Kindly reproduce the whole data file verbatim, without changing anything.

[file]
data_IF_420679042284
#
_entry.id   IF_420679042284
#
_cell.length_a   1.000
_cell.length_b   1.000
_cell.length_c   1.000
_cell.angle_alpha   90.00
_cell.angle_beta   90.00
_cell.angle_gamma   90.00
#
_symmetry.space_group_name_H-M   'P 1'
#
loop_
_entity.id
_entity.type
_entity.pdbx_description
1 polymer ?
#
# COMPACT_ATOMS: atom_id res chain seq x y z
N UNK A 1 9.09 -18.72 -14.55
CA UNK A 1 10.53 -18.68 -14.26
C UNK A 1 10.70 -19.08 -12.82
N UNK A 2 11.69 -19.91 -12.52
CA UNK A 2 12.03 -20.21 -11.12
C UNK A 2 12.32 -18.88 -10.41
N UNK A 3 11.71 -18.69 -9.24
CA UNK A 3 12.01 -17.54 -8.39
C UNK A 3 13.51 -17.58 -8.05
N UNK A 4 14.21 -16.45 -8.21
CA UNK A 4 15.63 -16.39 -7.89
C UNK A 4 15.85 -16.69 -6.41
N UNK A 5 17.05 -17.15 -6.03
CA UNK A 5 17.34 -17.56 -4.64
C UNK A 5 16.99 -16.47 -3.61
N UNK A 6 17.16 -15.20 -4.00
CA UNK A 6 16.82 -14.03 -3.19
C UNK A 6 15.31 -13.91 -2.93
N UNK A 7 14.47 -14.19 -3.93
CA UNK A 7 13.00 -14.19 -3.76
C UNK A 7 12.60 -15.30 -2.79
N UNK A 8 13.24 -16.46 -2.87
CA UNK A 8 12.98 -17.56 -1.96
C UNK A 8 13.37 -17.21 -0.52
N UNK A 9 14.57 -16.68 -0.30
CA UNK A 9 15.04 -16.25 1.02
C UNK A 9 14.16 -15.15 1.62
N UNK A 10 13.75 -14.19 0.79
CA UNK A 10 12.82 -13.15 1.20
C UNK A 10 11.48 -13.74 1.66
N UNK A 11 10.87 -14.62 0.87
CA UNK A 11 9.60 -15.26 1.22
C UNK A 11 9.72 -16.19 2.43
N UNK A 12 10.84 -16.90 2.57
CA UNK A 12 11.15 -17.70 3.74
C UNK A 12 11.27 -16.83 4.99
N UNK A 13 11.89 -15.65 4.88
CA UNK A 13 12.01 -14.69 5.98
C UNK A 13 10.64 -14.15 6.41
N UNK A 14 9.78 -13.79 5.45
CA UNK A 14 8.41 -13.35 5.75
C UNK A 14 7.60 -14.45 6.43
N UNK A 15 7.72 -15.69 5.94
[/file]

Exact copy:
data_IF_420679042284
#
_entry.id   IF_420679042284
#
_cell.length_a   1.000
_cell.length_b   1.000
_cell.length_c   1.000
_cell.angle_alpha   90.00
_cell.angle_beta   90.00
_cell.angle_gamma   90.00
#
_symmetry.space_group_name_H-M   'P 1'
#
loop_
_entity.id
_entity.type
_entity.pdbx_description
1 polymer ?
#
# COMPACT_ATOMS: atom_id res chain seq x y z
N UNK A 1 9.09 -18.72 -14.55
CA UNK A 1 10.53 -18.68 -14.26
C UNK A 1 10.70 -19.08 -12.82
N UNK A 2 11.69 -19.91 -12.52
CA UNK A 2 12.03 -20.21 -11.12
C UNK A 2 12.32 -18.88 -10.41
N UNK A 3 11.71 -18.69 -9.24
CA UNK A 3 12.01 -17.54 -8.39
C UNK A 3 13.51 -17.58 -8.05
N UNK A 4 14.21 -16.45 -8.21
CA UNK A 4 15.63 -16.39 -7.89
C UNK A 4 15.85 -16.69 -6.41
N UNK A 5 17.05 -17.15 -6.03
CA UNK A 5 17.34 -17.56 -4.64
C UNK A 5 16.99 -16.47 -3.61
N UNK A 6 17.16 -15.20 -4.00
CA UNK A 6 16.82 -14.03 -3.19
C UNK A 6 15.31 -13.91 -2.93
N UNK A 7 14.47 -14.19 -3.93
CA UNK A 7 13.00 -14.19 -3.76
C UNK A 7 12.60 -15.30 -2.79
N UNK A 8 13.24 -16.46 -2.87
CA UNK A 8 12.98 -17.56 -1.96
C UNK A 8 13.37 -17.21 -0.52
N UNK A 9 14.57 -16.68 -0.30
CA UNK A 9 15.04 -16.25 1.02
C UNK A 9 14.16 -15.15 1.62
N UNK A 10 13.75 -14.19 0.79
CA UNK A 10 12.82 -13.15 1.20
C UNK A 10 11.48 -13.74 1.66
N UNK A 11 10.87 -14.62 0.87
CA UNK A 11 9.60 -15.26 1.22
C UNK A 11 9.72 -16.19 2.43
N UNK A 12 10.84 -16.90 2.57
CA UNK A 12 11.15 -17.70 3.74
C UNK A 12 11.27 -16.83 4.99
N UNK A 13 11.89 -15.65 4.88
CA UNK A 13 12.01 -14.69 5.98
C UNK A 13 10.64 -14.15 6.41
N UNK A 14 9.78 -13.79 5.45
CA UNK A 14 8.41 -13.35 5.75
C UNK A 14 7.60 -14.45 6.43
N UNK A 15 7.72 -15.69 5.94